Saying “shampoo.books.picturing" to the navigation system of a Mercedes-Benz would take you to a specific spot near the entrance of Bengaluru’s Cubbon Park where Kasturba Gandhi Road intersects with Queen’s Road. Isn’t that easier than keying a precise location into a GPS-enabled device?
London-based startup What3Words has mapped the world into 3x3m squares that correspond to GPS coordinates. Each square gets a unique address comprising three words from the dictionary, and it’s available in several languages. Multiple businesses use it for car navigation, e-commerce delivery, travel guidance, emergency response, and so on. Your friend could message you the three words, a business could print it on a card, or you could just find the three-word address on a map in the app.
The first automobile manufacturer to adopt it was Daimler, which integrated the What3Words app into the Mercedes-Benz navigation system. This is one of new ideas that emerged from the German car-maker’s Startup Autobahn programme to partner with startups for “open innovation."
“Automotive innovation used to be mostly product-centric and internal in the past. But now the scope for customer-centric innovation is opening up dramatically as the hype cycle of digitalisation matures," says Suresh Komirishetty, who led the Startup Autobahn programme in Singapore before moving to India last year as CIO of Mercedes-Benz India.
“Digitization and technology touch every part of a customer’s journey from experiencing product information online and booking a test-drive to post-sale services," Komirishetty says.
Matching idea and industry
This broader range of innovation is driving the need to work with startups. But new challenges also arise. Apart from the difficulty of matching an industry requirement with an externally sourced solution, the corporation may have to rope in venture capital companies for funding or pull in other stakeholders who will help the startup build a sustainable business.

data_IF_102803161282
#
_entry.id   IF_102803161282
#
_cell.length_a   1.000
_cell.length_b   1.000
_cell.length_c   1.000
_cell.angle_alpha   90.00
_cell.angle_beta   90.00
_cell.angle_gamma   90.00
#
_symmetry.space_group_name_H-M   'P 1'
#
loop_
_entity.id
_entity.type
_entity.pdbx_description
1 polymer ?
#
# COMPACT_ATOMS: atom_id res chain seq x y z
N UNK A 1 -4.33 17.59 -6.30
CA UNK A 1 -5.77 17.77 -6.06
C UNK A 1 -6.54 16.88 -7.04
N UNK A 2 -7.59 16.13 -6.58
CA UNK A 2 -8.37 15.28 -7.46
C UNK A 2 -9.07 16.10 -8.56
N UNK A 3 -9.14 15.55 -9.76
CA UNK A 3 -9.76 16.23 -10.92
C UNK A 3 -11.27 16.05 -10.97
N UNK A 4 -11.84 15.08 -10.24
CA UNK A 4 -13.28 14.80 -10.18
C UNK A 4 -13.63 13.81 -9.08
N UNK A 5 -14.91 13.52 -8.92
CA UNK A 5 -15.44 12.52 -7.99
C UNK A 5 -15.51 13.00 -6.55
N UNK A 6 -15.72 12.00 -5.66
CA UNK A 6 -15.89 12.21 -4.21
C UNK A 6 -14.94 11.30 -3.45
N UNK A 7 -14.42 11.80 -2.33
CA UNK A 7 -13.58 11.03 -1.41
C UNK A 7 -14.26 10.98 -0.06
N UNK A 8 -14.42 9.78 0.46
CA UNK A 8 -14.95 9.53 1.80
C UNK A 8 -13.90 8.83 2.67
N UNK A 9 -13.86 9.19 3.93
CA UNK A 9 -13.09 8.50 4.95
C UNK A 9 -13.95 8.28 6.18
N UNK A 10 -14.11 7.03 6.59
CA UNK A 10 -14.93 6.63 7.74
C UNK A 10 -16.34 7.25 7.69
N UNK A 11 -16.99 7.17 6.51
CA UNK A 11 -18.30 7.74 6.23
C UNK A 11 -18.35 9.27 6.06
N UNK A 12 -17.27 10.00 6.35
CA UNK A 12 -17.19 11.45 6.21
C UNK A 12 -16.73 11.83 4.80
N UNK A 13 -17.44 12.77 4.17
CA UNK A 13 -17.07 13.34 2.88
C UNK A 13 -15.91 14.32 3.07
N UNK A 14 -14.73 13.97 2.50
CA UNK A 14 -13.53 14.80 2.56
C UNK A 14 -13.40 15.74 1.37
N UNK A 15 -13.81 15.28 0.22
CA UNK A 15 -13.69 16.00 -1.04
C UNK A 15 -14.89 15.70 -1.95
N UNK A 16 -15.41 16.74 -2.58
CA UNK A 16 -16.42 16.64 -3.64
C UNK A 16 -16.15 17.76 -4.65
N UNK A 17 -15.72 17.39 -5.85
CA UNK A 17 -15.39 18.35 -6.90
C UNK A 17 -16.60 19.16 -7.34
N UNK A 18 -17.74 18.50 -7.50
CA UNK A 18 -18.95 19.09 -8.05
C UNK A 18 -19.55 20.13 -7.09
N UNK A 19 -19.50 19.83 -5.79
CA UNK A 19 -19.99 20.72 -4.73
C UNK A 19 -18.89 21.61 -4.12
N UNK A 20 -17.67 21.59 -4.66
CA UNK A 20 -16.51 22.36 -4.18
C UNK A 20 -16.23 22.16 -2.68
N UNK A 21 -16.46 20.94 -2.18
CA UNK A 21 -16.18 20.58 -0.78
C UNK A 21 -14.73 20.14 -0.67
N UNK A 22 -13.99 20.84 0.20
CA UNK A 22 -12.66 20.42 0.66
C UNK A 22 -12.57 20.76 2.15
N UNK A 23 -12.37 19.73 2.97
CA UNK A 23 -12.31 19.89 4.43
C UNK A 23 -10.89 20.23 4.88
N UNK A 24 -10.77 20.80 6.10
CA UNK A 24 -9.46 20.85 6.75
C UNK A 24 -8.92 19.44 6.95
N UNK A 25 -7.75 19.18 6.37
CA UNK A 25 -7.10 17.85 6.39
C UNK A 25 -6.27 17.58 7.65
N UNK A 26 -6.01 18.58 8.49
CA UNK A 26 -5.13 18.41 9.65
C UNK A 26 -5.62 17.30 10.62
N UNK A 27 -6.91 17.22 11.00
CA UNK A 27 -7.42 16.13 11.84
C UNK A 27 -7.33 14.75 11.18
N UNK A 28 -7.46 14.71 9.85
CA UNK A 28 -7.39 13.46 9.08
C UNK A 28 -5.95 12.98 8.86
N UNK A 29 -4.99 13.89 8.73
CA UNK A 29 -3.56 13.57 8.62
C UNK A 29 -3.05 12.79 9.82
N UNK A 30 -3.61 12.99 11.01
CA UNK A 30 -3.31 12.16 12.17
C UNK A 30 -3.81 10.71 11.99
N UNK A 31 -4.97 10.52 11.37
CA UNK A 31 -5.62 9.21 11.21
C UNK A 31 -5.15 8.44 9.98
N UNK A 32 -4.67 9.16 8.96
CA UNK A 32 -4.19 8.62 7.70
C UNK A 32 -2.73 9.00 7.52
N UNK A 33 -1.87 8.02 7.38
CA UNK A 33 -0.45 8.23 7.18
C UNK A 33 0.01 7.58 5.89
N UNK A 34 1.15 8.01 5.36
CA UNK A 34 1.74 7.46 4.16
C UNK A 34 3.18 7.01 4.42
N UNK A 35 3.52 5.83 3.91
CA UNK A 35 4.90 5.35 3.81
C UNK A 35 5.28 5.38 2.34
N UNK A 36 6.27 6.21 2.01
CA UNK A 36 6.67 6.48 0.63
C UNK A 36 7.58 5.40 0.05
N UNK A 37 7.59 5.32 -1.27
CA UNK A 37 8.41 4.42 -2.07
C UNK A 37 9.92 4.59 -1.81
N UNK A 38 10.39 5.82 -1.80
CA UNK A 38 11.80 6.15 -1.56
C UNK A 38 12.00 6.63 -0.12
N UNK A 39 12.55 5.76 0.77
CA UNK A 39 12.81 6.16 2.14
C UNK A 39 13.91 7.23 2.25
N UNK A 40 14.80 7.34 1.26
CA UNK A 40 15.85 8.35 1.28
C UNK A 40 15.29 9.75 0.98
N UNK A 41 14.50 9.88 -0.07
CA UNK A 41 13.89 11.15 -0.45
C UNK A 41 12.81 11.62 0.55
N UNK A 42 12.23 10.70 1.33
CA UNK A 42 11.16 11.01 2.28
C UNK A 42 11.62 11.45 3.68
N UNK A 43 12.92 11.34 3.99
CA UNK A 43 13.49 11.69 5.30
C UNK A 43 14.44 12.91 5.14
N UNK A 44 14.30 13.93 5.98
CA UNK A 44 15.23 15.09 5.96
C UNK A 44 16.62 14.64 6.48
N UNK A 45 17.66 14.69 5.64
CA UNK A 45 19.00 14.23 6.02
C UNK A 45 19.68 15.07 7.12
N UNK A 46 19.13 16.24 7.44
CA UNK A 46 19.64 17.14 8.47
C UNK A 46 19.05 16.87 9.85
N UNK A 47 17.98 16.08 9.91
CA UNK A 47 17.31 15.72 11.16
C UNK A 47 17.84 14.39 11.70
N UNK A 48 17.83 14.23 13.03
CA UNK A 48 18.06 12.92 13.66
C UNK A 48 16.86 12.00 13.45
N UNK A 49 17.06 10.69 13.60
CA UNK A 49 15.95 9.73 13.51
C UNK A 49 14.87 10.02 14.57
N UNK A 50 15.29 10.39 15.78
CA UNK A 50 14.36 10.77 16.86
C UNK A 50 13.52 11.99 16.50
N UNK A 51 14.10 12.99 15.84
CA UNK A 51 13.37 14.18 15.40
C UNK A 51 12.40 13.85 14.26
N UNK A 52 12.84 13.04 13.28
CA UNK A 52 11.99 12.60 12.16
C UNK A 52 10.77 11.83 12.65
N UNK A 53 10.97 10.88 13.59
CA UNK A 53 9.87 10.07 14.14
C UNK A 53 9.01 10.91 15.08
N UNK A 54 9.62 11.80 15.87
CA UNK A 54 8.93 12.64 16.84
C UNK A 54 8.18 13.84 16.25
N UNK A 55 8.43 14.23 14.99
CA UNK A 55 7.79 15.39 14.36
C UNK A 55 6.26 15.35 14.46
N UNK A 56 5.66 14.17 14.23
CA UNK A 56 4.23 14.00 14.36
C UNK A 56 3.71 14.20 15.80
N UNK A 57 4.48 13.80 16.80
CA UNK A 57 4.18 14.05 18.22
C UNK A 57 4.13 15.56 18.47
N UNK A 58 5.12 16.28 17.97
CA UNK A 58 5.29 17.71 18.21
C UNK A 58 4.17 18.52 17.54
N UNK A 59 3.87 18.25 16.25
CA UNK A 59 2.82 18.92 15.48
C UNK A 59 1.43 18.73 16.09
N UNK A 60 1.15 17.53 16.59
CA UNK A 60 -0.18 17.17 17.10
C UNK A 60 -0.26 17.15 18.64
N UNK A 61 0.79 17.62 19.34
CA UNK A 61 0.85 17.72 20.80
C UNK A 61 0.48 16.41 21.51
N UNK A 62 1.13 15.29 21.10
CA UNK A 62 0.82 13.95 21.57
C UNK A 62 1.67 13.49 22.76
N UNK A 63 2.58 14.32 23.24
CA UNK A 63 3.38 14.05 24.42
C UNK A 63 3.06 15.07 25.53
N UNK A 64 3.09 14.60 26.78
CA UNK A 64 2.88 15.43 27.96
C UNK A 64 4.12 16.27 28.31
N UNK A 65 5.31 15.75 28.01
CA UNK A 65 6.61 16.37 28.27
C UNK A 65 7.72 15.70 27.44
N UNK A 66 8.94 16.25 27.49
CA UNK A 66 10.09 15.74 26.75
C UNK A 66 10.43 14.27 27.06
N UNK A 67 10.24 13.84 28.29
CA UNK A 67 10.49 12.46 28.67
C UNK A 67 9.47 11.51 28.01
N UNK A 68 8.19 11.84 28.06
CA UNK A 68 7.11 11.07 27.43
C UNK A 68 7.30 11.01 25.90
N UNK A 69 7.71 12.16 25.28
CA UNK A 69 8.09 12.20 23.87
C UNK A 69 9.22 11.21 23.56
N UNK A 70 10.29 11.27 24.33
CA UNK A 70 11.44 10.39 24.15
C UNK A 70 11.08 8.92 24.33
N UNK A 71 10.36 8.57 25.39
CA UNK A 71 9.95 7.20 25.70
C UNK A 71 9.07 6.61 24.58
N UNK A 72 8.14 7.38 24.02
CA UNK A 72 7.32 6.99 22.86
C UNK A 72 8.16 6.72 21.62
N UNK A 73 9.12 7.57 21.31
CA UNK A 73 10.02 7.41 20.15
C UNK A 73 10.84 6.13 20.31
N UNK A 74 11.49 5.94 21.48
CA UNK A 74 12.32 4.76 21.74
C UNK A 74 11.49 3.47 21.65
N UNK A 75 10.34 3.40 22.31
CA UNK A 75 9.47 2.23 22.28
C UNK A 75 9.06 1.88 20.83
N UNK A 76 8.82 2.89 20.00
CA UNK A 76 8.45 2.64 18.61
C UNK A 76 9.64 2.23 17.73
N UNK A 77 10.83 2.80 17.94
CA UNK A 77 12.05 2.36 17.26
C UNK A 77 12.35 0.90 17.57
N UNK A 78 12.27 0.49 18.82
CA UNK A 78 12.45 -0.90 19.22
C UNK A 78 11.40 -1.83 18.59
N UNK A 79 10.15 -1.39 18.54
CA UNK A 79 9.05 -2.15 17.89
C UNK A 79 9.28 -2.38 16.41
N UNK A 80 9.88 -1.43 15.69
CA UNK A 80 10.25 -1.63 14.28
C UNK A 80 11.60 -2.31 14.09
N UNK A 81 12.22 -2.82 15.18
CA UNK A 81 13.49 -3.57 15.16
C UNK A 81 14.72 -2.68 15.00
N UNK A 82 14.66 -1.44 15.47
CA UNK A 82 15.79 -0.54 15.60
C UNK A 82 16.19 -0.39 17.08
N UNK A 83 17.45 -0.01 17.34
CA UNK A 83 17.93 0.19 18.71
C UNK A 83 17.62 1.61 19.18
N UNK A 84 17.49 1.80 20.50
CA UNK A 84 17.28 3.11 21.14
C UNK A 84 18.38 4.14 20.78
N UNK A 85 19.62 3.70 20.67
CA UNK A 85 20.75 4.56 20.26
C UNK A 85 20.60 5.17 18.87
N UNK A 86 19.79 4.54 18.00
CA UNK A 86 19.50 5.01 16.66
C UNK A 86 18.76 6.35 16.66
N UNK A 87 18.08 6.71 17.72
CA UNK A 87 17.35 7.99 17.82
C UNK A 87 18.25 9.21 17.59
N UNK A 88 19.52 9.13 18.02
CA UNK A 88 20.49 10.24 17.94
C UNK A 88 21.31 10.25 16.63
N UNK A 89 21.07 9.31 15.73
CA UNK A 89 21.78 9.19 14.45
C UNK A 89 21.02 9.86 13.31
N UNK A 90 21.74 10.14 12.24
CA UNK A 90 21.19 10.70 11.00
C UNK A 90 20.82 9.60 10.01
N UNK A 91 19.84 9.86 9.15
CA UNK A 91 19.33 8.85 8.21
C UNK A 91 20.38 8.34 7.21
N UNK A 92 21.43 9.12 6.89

“We realised we had to go the extra mile while working with startups, unlike working with a typical vendor," says Komirishetty. The Startup Autobahn programme created three tracks: the first involves young startups who show potential but need lots of support; the second one sets out problem statements and identifies startups that can tackle them; and the third track is for mature startups whose ideas just need fine-tuning. Startup Autobahn also brought in a partner accelerator, Plug and Play, which helps run open innovation programmes by bringing startups and corporations together.
In spite of this level of institutional commitment, challenges run deep. Sales tech startup Lucep, for example, already had a revenue-earning solution in other industries like banking and insurance when it came into Startup Autobahn. Capturing customer behaviour from digital channels and sending leads to sales people was “very useful" for Daimler when it tried it out in its Singapore dealership network. And yet, it took time to roll it out across the organisation in other markets.
“When I look at it independently, the idea is brilliant. We have to work within a micro-services environment, and it’s a perfect fit from that context," says Komirishetty. “The challenge is in integration."
This takes different forms. One dealer was excited by what it could do for sales, but was worried about opening up customer data to competitors, he explains. There can also be an overlap with internal innovation initiatives.
“Online forms push leads in real time to the app which routes them to sales persons automatically, cutting out middlemen. Customers can be contacted ‘in the moment’ when they’re excited about the product," says Moksh Sinha, Director of Possibilities at digital marketing agency Route33, which is helping a bike brand implement sales tech software.
The effects of analytics have become increasingly apparent to dealers, agencies and brands, especially in the last three years with all stakeholders becoming more result-oriented with everything they do online. Companies that help with actionable insights from their digital tools are correspondingly gaining in demand.
Indian startups in the automotive space have attracted $1.37 billion this year to date, significantly higher than the $812 million raised last year, according to data tracker Tracxn. What’s more, leading Indian brands like Mahindra, TVS, and Hero MotoCorp are at the forefront in not only engaging with startups but also investing in them.
Malavika Velayanikal is a contributing editor with Mint.